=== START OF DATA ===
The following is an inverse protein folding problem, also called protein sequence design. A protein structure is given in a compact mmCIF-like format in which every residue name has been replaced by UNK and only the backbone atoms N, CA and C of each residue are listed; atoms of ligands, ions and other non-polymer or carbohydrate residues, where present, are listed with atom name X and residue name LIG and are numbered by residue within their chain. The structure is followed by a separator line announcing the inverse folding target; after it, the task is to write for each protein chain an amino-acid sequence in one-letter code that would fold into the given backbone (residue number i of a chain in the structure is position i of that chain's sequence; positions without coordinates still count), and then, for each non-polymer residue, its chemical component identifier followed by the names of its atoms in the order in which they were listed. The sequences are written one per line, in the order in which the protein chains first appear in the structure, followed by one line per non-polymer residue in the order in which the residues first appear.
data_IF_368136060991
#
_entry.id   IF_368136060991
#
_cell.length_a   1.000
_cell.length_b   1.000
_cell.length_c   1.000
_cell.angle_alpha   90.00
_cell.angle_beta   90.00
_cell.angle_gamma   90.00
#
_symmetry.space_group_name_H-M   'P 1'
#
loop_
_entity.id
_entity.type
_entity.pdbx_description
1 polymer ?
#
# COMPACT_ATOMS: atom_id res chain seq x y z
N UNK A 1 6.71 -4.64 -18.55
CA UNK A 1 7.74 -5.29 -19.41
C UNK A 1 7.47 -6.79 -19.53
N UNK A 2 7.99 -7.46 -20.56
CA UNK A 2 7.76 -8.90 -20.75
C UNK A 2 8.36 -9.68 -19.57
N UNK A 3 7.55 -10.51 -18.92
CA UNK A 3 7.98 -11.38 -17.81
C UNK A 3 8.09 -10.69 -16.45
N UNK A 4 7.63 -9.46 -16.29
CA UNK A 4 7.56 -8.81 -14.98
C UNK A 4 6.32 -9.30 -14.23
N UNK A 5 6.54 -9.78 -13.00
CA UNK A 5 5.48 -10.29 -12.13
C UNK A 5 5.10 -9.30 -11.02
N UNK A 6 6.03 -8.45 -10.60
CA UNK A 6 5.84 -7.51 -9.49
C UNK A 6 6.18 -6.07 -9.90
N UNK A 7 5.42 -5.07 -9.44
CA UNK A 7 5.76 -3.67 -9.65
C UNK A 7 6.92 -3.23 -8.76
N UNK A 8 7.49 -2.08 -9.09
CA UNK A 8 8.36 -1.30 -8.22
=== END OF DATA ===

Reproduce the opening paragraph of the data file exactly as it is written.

The following is an inverse protein folding problem, also called protein sequence design. A protein structure is given in a compact mmCIF-like format in which every residue name has been replaced by UNK and only the backbone atoms N, CA and C of each residue are listed; atoms of ligands, ions and other non-polymer or carbohydrate residues, where present, are listed with atom name X and residue name LIG and are numbered by residue within their chain. The structure is followed by a separator line announcing the inverse folding target; after it, the task is to write for each protein chain an amino-acid sequence in one-letter code that would fold into the given backbone (residue number i of a chain in the structure is position i of that chain's sequence; positions without coordinates still count), and then, for each non-polymer residue, its chemical component identifier followed by the names of its atoms in the order in which they were listed. The sequences are written one per line, in the order in which the protein chains first appear in the structure, followed by one line per non-polymer residue in the order in which the residues first appear.